12. Leng, A. M., K. S. Radmall, P. K. Shukla and M. B. Chandrasekharan (2022). Quantitative Assessment of Histone H2B Monoubiquitination in Yeast Using Immunoblotting. Methods Protoc 5(5).10.3390/mps5050074
  13. McKnite, A., H. S. Kim, J. Silva and J. L. Christian (2023). Lack of evidence that fibrillin1 regulates bone morphogenetic protein 4 activity in kidney or lung. Dev Dyn 252(6): 761-769.10.1002/dvdy.578 37
  14. Radmall, K. S., P. K. Shukla and M. B. Chandrasekharan (2023). A system for <em>in vivo</em> evaluation of protein ubiquitination dynamics using deubiquitinase-deficient strains. bioRxiv: 2023.2006.2018.545485.10.1101/2023.06.18.545485
  15. Reed, M., K. I. Takemaru, G. Ying, J. M. Frederick and W. Baehr (2022). Deletion of CEP164 in mouse photoreceptors post-ciliogenesis interrupts ciliary intraflagellar transport (IFT). PLoS Genet 18(9): e1010154.10.1371/journal.pgen.1010154
  16. Scoles, D. R., M. Gandelman, S. Paul, T. Dexheimer, W. Dansithong, K. P. Figueroa, L. T. Pflieger, S. Redlin, S. C. Kales, H. Sun, D. Maloney, R. Damoiseaux, M. J. Henderson, A. Simeonov, A. Jadhav and S. M. Pulst (2022). “A quantitative high-throughput screen identifies compounds that lower expression of the SCA2-and ALS-associated gene ATXN2.” J Biol Chem 298(8): 102228.10.1016/j.jbc.2022.102228
  17. Simeone, C. A., J. L. Wilkerson, A. M. Poss, J. A. Banks, J. V. Varre, J. L. Guevara, E. J. Hernandez, B. Gorsi, D. L. Atkinson, T. Turapov, S. G. Frodsham, J. C. F. Morales, K. O’Neil, B. Moore, M. Yandell, S. A. Summers, A. S. Krolewski, W. L. Holland and M. G. Pezzolesi (2022). “A dominant negative ADIPOQ mutation in a diabetic family with renal disease, hypoadiponectinemia, and hyperceramidemia.” NPJ Genom Med 7(1): 43.10.1038/s41525-022-00314-z
  18. Shukla, P. K., J. E. Bissell, S. Kumar, S. Pokhrel, S. Palani, K. S. Radmall, O. Obidi, T. J. Parnell, J. Brasch, D. C. Shrieve and M. B. Chandrasekharan (2023). Structure and functional determinants of Rad6- Bre1 subunits in the histone H2B ubiquitin-conjugating complex. Nucleic Acids Res 51(5): 2117- 2136.10.1093/nar/gkad012
  19. Shukla, P. K., K. S. Radmall and M. B. Chandrasekharan (2023). Rapid purification of rabbit immunoglobulins using a single-step, negative-selection chromatography. Protein Expr Purif 207: 106270.10.1016/j.pep.2023.106270
  20. Shukla, P. K., D. Sinha, A. M. Leng, J. E. Bissell, S. Thatipamula, R. Ganguly, K. S. Radmall, J. J. Skalicky, D. C. Shrieve and M. B. Chandrasekharan (2022). Mutations of Rad6 E2 ubiquitin-conjugating enzymes at alanine-126 in helix-3 affect ubiquitination activity and decrease enzyme stability. J Biol Chem 298(11): 102524.10.1016/j.jbc.2022.102524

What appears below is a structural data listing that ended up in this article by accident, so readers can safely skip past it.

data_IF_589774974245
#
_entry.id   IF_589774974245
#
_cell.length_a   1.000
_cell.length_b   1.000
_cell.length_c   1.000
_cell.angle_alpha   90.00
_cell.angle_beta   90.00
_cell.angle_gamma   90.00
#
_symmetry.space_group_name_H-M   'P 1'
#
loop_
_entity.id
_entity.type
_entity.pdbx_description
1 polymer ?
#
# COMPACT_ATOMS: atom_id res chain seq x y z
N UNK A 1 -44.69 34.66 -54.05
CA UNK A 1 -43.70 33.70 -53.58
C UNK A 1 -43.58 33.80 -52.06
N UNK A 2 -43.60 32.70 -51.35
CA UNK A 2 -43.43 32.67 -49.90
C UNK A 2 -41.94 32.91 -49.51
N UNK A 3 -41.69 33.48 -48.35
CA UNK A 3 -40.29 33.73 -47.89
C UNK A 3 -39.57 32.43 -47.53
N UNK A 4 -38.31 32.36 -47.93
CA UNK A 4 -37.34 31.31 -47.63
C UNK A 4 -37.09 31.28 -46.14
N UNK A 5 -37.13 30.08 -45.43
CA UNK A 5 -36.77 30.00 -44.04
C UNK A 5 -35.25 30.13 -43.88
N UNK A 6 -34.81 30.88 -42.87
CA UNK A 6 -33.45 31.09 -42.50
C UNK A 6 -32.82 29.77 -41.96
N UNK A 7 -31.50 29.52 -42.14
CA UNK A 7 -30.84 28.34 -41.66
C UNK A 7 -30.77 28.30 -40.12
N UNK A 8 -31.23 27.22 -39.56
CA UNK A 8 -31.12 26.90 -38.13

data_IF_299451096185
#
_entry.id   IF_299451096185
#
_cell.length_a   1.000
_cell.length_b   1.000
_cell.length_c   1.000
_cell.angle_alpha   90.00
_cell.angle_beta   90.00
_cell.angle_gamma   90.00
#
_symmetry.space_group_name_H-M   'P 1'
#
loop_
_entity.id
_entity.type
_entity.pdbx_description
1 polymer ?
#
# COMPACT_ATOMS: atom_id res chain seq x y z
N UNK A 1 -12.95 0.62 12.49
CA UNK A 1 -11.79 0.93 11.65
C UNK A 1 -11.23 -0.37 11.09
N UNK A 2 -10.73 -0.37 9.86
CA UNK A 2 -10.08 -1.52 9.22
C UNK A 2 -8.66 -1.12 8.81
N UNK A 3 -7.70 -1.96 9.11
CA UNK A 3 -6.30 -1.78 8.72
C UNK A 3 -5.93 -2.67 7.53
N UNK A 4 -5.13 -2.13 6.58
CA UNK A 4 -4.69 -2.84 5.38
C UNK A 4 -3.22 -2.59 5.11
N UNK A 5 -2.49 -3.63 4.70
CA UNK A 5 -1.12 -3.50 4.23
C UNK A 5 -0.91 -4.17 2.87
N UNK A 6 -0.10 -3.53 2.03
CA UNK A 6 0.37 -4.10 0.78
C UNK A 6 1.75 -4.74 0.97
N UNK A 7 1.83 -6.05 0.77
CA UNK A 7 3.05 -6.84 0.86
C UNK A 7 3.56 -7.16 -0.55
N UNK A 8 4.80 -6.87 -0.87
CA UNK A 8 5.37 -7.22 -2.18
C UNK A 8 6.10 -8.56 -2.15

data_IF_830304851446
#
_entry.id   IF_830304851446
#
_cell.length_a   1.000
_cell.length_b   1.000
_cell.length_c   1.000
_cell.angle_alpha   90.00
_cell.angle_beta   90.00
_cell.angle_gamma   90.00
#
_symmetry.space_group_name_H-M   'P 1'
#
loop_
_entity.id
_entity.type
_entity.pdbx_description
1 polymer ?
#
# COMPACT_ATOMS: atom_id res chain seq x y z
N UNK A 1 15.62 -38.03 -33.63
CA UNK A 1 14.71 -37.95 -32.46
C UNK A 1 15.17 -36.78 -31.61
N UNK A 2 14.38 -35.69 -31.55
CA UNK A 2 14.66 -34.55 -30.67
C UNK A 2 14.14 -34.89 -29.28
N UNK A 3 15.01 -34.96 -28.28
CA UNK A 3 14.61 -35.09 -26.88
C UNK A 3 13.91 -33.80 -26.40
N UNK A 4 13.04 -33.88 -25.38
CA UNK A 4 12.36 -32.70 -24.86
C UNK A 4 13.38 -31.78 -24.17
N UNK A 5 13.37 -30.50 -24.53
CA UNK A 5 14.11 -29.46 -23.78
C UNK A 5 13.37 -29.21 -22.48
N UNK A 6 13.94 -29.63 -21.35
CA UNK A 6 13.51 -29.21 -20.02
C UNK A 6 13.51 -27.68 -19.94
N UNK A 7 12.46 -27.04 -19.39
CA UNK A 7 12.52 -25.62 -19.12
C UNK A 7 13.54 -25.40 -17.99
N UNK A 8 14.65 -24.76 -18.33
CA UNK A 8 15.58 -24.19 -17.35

21. Utzman, P. H., V. P. Mays, B. C. Miller, M. C. Fairbanks, W. J. Brazelton and M. P. Horvath (2023). Metagenome mining and functional analysis reveal oxidized guanine DNA repair at the Lost City Hydrothermal Field. bioRxiv: 2023.2004.2005.535768.10.1101/2023.04.05.535768
  22. Walker, M. F., J. Zhang, W. Steiner, P.-I. Ku, J.-F. Zhu, Z. Michaelson, Y.-C. Yen, A. B. Long, M. J. Casey, A. Poddar, I. B. Nelson, C. D. Arveseth, F. Nagel, R. Clough, S. LaPotin, K. M. Kwan, S. Schulz, R. A. Stewart, J. J. G. Tesmer, T. Caspary, R. Subramanian, X. Ge and B. R. Myers (2023). GRK2 Kinases in the Primary Cilium Initiate SMOOTHENED-PKA Signaling in the Hedgehog Cascade. bioRxiv: 2023.2005.2010.540226.10.1101/2023.05.10.540226
  23. Workalemahu, T., C. Avery, S. Lopez, N. R. Blue, A. Wallace, A. R. Quinlan, H. Coon, D. Warner, M. W. Varner, D. W. Branch, L. B. Jorde and R. M. Silver (2023). Whole-genome sequencing analysis in families with recurrent pregnancy loss: A pilot study. PLoS One 18(2): e0281934.10.1371/journal.pone.0281934

Citing Our Facility

Acknowledgments

We would like to thank you for acknowledging the our facility. This recognition allows us to highlight the impact of your work and demonstrates the important contributions of our facility makes to research across the University of Utah. The recognition our core receives from your acknowledgments also aids in receiving grants and further funding for equipment and services we can provide to our users.

Self-Run Services / Instrumentation Usage:

In published papers that used instruments at our facility and notably involved staff members please use the following format:

We acknowledge (facility name) at the University of Utah for use of equipment (insert instrument/service details here), and thank (insert any notable staff member – if desired) for their assistance.

Assisted Services:

In published papers where a staff member assisted you in addition to the requested services please use the following format:

We acknowledge (facility name) at the University of Utah for use of equipment (insert instrument/service details here), and thank (insert staff member-required) for their assistance in (service provided).

Collaboration:

For publications resulting from collaborations that assisted with the methodologies, planning process and execution of your experiment in addition to equipment usage we require Co-author attribution on your publication for our facility and any staff members who provided substantial contributions to the originating project.